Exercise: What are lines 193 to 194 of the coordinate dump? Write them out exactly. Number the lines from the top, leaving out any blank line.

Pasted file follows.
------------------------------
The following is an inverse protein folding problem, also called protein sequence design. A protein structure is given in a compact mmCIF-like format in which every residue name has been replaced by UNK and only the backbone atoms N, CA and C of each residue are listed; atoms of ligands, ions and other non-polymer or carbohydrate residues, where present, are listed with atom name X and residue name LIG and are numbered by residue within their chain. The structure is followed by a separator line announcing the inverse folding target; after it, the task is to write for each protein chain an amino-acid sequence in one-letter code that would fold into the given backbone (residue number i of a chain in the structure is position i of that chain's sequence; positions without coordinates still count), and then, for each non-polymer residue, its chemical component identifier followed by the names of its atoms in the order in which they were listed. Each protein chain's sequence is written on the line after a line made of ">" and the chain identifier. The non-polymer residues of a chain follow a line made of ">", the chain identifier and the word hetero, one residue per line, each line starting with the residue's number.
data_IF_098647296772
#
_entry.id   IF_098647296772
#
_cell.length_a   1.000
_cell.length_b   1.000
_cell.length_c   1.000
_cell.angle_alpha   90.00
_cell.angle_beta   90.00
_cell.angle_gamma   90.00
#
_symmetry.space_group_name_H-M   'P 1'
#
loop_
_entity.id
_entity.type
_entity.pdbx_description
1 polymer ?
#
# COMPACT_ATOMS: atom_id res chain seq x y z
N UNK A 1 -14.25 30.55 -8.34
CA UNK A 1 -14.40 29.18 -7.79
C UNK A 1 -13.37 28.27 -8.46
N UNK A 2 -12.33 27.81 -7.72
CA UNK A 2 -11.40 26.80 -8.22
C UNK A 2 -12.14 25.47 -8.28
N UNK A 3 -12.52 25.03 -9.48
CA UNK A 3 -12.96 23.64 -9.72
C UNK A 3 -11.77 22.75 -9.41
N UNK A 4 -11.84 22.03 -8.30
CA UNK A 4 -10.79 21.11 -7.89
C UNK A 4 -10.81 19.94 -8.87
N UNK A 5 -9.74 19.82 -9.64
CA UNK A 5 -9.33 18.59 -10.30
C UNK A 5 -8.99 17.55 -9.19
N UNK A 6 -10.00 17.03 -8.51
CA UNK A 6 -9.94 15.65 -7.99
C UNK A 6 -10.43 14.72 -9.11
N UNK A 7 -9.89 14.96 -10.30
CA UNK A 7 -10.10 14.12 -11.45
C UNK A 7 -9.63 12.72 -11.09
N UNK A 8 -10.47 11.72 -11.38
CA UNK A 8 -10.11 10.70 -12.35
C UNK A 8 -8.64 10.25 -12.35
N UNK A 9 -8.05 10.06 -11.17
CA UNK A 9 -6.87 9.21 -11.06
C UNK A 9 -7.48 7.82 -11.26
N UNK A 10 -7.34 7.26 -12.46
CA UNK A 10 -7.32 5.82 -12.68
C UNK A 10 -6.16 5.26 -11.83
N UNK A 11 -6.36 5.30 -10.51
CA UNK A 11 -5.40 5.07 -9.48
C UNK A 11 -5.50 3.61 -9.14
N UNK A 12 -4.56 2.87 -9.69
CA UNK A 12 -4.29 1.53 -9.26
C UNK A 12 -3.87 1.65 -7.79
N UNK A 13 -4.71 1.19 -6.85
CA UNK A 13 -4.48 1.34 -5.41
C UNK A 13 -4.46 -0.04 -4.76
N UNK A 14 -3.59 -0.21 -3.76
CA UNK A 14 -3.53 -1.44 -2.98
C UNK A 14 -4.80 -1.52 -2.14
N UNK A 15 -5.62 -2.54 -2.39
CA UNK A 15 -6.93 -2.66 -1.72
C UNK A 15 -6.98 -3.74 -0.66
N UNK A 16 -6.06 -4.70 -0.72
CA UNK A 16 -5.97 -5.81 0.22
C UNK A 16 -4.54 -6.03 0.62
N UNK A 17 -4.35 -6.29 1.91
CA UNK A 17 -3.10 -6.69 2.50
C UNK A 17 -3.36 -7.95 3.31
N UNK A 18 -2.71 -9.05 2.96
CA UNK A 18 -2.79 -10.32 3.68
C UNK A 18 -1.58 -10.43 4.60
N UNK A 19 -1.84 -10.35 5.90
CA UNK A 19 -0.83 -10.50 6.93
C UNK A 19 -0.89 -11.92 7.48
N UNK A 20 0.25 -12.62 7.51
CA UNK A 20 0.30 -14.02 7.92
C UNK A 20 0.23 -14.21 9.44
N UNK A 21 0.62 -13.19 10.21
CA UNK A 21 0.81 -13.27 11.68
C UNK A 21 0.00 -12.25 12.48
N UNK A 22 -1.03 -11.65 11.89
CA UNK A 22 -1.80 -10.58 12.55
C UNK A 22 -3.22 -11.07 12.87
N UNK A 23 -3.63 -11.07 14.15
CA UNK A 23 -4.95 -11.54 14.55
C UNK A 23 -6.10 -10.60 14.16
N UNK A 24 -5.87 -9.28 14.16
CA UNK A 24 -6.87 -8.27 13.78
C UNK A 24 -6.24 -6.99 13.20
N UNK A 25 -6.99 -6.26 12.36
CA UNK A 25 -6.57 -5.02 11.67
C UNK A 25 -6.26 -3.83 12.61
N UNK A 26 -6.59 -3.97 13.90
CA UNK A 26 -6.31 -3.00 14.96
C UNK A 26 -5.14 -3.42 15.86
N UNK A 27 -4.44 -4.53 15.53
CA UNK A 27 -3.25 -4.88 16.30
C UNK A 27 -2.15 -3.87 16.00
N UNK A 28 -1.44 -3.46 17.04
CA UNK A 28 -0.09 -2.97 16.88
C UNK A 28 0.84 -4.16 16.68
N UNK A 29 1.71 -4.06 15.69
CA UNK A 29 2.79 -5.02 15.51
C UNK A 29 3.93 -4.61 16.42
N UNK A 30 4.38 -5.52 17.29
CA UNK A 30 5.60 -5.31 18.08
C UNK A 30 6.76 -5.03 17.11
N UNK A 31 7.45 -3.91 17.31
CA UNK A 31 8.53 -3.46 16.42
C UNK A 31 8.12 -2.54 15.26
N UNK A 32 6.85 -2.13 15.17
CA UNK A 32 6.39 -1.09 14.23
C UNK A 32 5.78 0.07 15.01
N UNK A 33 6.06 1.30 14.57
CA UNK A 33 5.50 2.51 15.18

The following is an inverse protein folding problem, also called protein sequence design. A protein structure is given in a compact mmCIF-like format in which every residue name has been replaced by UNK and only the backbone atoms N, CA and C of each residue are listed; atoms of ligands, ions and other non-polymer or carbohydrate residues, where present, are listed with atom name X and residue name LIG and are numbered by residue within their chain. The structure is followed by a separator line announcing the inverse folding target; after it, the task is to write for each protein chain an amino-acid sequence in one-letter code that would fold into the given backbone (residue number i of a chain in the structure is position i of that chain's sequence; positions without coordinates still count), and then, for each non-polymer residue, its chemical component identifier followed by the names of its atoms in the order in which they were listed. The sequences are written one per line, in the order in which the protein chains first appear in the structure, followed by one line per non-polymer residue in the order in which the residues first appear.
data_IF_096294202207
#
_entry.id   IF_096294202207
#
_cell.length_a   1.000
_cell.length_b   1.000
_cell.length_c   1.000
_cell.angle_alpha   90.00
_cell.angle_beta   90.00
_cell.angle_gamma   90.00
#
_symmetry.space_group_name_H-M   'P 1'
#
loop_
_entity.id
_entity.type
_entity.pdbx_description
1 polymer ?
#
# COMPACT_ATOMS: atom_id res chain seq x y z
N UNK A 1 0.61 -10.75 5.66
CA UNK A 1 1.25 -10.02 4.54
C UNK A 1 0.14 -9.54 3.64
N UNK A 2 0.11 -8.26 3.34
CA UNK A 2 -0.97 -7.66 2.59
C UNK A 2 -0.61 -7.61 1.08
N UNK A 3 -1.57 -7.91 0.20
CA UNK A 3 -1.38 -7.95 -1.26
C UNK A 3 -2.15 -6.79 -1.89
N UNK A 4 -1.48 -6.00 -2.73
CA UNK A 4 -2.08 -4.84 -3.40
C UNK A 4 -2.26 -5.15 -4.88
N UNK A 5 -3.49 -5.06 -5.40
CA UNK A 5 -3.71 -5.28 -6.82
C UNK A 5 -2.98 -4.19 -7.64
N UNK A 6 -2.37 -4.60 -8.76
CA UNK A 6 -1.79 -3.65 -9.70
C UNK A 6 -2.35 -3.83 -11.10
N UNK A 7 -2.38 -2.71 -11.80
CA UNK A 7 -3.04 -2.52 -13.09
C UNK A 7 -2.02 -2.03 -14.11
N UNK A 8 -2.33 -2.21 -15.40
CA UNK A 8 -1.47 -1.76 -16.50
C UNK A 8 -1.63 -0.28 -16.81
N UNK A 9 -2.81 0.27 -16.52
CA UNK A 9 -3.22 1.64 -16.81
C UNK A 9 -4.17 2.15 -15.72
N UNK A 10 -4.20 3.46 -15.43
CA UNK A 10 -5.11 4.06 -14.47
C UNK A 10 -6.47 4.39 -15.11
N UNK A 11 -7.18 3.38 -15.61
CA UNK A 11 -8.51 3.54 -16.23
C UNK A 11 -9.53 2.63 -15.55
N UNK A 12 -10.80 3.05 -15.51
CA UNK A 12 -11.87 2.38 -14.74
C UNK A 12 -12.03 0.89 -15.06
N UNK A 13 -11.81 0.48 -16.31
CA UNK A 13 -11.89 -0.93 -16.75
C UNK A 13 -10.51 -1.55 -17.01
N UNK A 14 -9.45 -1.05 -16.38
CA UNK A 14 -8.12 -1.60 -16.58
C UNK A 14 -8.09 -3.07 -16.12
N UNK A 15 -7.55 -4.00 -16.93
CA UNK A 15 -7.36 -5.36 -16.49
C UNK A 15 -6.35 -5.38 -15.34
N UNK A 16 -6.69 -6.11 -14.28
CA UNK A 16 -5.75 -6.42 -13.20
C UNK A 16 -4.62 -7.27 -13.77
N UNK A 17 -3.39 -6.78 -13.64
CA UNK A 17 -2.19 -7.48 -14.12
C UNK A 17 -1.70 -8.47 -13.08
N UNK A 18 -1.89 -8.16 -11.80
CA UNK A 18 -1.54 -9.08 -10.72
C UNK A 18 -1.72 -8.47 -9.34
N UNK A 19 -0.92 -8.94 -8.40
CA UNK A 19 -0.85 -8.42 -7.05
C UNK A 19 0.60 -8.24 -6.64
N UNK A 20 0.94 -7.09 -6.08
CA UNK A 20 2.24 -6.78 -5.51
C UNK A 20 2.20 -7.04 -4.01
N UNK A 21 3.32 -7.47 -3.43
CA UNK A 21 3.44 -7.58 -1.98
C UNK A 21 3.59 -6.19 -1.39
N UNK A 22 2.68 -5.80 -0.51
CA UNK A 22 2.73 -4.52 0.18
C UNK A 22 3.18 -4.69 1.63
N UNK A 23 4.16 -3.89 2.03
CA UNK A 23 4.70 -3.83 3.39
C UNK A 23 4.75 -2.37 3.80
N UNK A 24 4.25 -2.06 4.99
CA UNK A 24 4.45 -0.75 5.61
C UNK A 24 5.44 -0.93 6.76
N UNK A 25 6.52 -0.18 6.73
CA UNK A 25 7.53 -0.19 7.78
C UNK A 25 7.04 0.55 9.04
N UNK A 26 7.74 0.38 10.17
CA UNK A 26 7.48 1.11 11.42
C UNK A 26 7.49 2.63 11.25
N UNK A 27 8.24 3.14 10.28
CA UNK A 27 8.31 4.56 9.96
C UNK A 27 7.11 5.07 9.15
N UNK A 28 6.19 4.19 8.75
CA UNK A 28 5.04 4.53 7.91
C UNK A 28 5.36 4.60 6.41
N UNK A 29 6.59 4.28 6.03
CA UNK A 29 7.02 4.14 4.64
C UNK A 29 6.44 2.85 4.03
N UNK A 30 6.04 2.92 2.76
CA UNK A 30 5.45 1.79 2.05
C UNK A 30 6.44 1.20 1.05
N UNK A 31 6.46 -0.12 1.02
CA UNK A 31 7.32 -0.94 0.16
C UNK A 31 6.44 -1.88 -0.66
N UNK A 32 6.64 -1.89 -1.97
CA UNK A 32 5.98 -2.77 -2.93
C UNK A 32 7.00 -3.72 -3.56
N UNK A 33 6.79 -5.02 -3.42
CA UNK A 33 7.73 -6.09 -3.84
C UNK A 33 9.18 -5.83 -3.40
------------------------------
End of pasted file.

CA UNK A 18 -1.54 -9.08 -10.72
C UNK A 18 -1.72 -8.47 -9.34